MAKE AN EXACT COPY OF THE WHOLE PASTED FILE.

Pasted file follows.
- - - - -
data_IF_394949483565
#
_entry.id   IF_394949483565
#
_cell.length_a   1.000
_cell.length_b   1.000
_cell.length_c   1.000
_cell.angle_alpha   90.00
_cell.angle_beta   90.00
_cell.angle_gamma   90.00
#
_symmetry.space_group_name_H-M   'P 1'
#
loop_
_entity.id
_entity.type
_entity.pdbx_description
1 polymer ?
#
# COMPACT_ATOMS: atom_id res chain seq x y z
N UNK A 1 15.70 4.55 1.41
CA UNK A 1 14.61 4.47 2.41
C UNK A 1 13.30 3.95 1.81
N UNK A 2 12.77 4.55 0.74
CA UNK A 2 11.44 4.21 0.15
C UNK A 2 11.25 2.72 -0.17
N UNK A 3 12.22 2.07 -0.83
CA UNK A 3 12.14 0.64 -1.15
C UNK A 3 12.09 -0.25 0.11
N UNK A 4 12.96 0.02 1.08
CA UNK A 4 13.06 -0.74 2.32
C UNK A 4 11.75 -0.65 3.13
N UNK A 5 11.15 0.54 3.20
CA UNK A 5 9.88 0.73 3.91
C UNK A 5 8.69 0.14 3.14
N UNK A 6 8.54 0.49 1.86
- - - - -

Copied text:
data_IF_394949483565
#
_entry.id   IF_394949483565
#
_cell.length_a   1.000
_cell.length_b   1.000
_cell.length_c   1.000
_cell.angle_alpha   90.00
_cell.angle_beta   90.00
_cell.angle_gamma   90.00
#
_symmetry.space_group_name_H-M   'P 1'
#
loop_
_entity.id
_entity.type
_entity.pdbx_description
1 polymer ?
#
# COMPACT_ATOMS: atom_id res chain seq x y z
N UNK A 1 15.70 4.55 1.41
CA UNK A 1 14.61 4.47 2.41
C UNK A 1 13.30 3.95 1.81
N UNK A 2 12.77 4.55 0.74
CA UNK A 2 11.44 4.21 0.15
C UNK A 2 11.25 2.72 -0.17
N UNK A 3 12.22 2.07 -0.83
CA UNK A 3 12.14 0.64 -1.15
C UNK A 3 12.09 -0.25 0.11
N UNK A 4 12.96 0.02 1.08
CA UNK A 4 13.06 -0.74 2.32
C UNK A 4 11.75 -0.65 3.13
N UNK A 5 11.15 0.54 3.20
CA UNK A 5 9.88 0.73 3.91
C UNK A 5 8.69 0.14 3.14
N UNK A 6 8.54 0.49 1.86